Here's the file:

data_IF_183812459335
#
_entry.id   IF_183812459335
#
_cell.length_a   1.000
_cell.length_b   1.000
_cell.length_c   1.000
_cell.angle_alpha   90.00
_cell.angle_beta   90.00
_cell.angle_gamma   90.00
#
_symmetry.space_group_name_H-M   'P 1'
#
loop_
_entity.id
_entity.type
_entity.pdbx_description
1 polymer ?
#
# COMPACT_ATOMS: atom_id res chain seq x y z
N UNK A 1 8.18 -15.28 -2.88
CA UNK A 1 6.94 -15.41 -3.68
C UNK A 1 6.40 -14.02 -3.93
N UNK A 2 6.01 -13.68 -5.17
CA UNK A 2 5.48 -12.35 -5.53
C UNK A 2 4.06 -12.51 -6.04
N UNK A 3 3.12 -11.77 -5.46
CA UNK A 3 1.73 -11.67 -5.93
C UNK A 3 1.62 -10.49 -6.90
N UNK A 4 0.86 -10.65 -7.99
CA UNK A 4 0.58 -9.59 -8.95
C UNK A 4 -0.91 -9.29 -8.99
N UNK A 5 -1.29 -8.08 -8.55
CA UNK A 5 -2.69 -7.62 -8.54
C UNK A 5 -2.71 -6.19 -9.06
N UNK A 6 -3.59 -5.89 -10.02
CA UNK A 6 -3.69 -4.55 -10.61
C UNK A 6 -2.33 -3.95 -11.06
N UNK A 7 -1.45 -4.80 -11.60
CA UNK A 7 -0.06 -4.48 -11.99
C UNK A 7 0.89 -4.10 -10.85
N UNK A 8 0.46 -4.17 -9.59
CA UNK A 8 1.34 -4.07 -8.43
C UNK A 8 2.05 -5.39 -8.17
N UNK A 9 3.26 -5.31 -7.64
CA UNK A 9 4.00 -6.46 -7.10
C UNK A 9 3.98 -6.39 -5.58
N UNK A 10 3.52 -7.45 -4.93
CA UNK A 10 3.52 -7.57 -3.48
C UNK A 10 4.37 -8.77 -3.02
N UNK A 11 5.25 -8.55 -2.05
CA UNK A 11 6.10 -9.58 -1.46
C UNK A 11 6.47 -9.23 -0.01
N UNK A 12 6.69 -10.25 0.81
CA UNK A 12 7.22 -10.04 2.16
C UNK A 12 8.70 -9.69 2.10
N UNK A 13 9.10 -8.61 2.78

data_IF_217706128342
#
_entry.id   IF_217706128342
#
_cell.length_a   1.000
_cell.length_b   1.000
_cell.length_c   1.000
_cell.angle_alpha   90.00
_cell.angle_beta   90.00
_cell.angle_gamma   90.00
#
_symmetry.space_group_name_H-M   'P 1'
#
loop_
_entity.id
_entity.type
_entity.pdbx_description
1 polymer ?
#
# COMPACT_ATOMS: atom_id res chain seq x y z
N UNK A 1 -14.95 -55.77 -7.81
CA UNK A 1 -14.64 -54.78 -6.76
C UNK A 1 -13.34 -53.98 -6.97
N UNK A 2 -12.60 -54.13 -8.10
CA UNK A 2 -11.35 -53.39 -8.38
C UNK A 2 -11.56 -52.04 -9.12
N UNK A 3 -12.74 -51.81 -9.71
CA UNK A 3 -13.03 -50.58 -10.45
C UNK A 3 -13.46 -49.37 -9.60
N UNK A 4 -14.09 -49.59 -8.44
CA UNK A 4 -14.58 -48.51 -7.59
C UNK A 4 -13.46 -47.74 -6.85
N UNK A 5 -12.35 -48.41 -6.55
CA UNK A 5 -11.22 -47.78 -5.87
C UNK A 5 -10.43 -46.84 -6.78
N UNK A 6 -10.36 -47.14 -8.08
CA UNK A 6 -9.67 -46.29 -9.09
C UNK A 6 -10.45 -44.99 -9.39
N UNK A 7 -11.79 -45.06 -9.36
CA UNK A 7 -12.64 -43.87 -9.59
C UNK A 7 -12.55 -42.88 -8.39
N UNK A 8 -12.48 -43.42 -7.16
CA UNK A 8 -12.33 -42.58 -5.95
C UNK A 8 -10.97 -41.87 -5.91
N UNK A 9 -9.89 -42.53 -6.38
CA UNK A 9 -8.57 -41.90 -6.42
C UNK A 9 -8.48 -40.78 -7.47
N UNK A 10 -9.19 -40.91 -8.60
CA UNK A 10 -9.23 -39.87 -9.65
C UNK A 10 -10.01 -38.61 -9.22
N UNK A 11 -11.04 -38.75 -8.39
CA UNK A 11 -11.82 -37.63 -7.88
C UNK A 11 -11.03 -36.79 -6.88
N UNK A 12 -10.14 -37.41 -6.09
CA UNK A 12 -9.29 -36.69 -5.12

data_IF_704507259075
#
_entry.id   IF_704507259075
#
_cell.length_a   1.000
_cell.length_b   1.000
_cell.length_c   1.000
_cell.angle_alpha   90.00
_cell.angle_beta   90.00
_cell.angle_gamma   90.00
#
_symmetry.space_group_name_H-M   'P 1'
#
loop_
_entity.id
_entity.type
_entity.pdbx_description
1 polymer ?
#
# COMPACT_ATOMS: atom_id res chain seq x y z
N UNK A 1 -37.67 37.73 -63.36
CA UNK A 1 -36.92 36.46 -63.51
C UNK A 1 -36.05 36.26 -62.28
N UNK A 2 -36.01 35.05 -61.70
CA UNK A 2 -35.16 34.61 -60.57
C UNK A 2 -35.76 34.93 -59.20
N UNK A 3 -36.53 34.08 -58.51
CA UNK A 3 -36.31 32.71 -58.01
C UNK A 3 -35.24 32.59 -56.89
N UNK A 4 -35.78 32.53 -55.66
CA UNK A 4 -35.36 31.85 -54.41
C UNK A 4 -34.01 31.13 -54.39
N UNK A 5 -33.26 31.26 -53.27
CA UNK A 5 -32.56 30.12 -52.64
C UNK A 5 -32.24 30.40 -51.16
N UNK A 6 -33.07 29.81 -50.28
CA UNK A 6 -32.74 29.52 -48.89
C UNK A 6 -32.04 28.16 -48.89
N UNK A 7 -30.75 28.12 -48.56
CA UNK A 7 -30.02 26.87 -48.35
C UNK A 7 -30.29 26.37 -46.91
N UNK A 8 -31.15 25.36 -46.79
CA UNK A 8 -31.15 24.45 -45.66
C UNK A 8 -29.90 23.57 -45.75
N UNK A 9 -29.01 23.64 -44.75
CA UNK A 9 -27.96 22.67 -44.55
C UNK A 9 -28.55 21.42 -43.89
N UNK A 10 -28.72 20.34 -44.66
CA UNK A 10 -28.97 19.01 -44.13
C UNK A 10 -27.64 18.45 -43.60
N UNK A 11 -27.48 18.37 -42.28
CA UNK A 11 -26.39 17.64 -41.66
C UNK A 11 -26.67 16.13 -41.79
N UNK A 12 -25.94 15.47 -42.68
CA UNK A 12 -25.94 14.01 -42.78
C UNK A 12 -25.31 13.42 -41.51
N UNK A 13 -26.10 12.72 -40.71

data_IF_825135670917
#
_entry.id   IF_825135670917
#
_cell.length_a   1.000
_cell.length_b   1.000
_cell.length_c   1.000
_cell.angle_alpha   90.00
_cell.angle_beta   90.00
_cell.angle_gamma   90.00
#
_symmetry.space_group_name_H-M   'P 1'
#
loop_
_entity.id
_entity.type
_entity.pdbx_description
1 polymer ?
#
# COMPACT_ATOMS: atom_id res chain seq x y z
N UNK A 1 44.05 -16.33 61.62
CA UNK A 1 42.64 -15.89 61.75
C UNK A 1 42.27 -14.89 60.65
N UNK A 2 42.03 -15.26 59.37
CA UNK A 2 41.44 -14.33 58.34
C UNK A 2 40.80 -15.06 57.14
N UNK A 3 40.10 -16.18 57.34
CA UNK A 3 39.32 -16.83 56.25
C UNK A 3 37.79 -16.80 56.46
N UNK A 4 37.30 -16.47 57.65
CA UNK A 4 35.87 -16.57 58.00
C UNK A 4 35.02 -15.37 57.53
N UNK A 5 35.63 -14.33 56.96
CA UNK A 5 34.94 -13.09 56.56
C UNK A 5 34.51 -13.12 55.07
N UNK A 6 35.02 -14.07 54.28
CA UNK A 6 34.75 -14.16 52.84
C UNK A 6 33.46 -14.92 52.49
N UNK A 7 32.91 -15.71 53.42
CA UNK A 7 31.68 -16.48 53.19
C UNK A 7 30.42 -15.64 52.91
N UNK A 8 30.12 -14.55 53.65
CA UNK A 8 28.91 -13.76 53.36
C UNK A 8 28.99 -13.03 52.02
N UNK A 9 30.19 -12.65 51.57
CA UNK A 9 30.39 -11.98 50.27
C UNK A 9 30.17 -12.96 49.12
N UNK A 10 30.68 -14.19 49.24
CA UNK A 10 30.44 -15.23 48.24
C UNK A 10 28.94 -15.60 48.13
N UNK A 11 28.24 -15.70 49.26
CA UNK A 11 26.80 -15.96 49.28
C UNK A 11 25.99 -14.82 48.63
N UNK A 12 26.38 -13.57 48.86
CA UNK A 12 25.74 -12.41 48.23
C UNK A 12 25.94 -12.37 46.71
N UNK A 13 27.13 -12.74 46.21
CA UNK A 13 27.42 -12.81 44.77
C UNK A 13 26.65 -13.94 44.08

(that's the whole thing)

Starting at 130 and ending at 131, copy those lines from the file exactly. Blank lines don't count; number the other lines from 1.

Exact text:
1 polymer ?
#